TELFORD VICE, Cape Town
WHAT with Kevin Pietersen making fresh noises about playing for SA, it’s worth wondering what others of his ilk are getting up to.
They would be South Africans playing on the county circuit – where Pietermaritzburg-born Pietersen took refuge in 2000, blaming race quotas for his decision to move to England.
Sixteen years on Pietersen is singing a different tune even though race has become a bigger factor in the way teams are picked in SA.
“If it happens it happens; if it doesn’t it doesn’t,” Pietersen said at the weekend about the possibility of turning out for his native country.
“Do I miss playing international cricket? Yes, I do very much. So you never know. The eligibility (to play) for SA is still a year away, so we will have to wait and see. But it is definitely an option.”
Pietersen’s England career roller-coasted from one controversy to the next until its sticky end in 2014, when he was sacked in the aftermath of England’s Ashes whitewash. He is now a T20 mercenary.
The reasons given for his England axing came couched in descriptions like being “disengaged” from the team and the implication that test captain Alastair Cook did not have his full support.
In short, Pietersen was damned as a selfish, egotistical doos – a word he used to describe his former England captain, Andrew Strauss, who unhappily for Pietersen now calls the shots as England’s director of cricket.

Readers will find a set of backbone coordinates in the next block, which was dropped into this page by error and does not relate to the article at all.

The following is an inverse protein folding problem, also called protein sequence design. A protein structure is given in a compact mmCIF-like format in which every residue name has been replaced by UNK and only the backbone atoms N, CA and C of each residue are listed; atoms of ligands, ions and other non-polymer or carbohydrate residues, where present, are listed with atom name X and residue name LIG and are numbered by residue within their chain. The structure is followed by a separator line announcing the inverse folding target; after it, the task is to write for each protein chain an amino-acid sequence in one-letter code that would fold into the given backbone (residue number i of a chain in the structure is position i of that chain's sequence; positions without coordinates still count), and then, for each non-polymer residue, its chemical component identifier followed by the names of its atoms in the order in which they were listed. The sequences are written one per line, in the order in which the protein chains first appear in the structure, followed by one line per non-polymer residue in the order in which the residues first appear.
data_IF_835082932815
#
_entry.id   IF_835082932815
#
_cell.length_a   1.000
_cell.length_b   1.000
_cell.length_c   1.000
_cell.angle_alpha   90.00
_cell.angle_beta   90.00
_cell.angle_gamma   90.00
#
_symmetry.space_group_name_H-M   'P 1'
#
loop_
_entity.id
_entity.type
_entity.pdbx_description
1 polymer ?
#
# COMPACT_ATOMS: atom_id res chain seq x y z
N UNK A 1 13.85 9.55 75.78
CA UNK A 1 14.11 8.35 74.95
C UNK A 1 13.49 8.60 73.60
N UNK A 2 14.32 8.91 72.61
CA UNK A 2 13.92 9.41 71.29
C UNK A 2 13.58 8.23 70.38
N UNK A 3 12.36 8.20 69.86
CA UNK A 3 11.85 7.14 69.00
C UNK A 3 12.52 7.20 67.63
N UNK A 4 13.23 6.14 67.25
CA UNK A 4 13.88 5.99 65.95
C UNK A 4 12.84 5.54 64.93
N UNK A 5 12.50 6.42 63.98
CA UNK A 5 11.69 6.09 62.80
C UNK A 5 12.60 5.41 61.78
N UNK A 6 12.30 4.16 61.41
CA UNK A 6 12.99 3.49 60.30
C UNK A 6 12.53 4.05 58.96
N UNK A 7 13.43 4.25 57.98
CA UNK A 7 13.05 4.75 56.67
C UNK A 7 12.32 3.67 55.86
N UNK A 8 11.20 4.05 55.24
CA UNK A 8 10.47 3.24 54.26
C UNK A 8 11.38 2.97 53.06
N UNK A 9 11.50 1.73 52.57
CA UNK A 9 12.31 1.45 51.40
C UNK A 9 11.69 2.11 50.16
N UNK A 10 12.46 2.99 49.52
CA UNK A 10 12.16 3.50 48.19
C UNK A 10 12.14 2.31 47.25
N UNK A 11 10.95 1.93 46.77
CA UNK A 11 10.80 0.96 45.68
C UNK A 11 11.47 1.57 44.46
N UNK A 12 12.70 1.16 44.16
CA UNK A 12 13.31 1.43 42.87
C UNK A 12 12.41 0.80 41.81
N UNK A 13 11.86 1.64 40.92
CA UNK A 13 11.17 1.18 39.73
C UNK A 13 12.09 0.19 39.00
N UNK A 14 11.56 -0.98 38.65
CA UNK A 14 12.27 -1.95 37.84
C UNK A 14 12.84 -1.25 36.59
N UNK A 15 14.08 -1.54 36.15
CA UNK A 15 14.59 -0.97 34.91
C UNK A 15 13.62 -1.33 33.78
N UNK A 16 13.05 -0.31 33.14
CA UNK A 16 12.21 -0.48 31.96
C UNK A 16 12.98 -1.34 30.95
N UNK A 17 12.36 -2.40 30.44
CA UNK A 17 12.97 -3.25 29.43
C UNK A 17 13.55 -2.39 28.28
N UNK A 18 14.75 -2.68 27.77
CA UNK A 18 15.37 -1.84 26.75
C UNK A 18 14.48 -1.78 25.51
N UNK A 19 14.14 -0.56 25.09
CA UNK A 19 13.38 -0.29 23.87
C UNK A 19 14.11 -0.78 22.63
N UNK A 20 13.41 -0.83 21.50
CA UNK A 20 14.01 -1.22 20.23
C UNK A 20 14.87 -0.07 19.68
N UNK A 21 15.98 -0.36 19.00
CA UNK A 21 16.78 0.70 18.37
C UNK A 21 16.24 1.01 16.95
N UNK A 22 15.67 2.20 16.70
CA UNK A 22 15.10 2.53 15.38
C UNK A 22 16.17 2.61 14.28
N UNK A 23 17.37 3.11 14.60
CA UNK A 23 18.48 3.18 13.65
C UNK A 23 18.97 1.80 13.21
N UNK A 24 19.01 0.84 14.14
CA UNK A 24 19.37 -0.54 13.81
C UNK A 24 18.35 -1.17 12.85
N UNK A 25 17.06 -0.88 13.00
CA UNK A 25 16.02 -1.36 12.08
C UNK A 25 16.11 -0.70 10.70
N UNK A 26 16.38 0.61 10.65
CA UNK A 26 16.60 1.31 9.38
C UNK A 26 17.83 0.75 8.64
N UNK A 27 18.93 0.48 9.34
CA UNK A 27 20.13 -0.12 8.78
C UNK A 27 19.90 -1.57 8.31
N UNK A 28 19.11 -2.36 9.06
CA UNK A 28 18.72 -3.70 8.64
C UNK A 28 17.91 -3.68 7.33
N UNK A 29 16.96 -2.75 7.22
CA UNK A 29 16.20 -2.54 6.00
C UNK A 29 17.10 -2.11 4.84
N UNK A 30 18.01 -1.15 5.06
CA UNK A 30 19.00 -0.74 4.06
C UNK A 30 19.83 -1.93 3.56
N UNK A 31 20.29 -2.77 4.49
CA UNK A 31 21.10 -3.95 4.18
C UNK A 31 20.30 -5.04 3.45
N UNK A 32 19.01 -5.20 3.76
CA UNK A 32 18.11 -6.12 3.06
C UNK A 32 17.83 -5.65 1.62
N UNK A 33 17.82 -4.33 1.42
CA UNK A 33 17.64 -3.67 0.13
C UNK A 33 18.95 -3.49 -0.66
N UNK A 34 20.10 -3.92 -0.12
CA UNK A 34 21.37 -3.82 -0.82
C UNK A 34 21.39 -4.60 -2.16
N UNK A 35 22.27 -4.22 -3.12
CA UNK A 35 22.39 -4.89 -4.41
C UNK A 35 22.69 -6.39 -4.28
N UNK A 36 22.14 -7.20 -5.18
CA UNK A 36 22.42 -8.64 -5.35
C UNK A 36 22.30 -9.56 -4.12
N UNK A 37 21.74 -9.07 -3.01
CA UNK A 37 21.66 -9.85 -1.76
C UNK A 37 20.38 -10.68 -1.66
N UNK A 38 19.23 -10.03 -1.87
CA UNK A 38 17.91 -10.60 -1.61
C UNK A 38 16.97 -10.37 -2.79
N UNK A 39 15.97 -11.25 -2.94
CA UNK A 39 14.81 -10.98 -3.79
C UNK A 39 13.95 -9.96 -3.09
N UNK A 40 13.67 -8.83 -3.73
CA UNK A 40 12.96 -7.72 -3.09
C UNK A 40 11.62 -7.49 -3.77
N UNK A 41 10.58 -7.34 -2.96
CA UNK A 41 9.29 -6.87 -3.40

The fact that Pietersen has scored more runs in fewer test innings than Geoffrey Boycott, Michael Atherton, Ian Bell and Colin Cowdrey, and on his day can win any match from anywhere, would seem to pale next to the problems he brings to the dressingroom.
So Pietersen’s comments sound more like desperation to play with the big boys again rather than the emergence of latent patriotism.
Not that he looks likely to win a SA cap. For one thing, he turns 36 in June – how much can he have left in the tank? For another, he will have to show a sincere commitment to playing franchise cricket before he could be considered for national selection.
For still another, the aggressive transformation climate that prevails in SA makes it unlikely that someone who has voiced disagreement with the game’s attempts to redress the unlevel playing fields of its past would be welcomed into the fold.
Perhaps South Africans should remember Pietersen as a noisier version of players like Riki Wessels and Keaton Jennings – sons of Kepler and Ray, respectively – and Tim Groenewald, who left SA for England and quietly got on with building solid country careers.
None of them are in Pietersen’s league in terms of talent. Happily for them and their teammates, they also don’t share his temperament.
Wessels scored 81 for Nottinghamshire in the first innings of their opening championship fixture against Surrey at the weekend, while Jennings made 116 for Durham against Somerset. Groenewald took 3/54 in the first innings of the same match.
Two players who have worn a SA shirt, Richard Levi and Rory Kleinveldt, scored 11 and 13 for Northamptonshire against Sussex.
And there’s more where they came from. Imran Tahir is on Notts’ books this winter and Alviro Petersen is padding up for Lancashire, while Glamorgan count Wayne Parnell, Jacques Rudolph and Colin Ingram among their players. Kent will have Kagiso Rabada in their ranks for four weeks.
There is only one KP, but there are plenty of Saffers playing in England.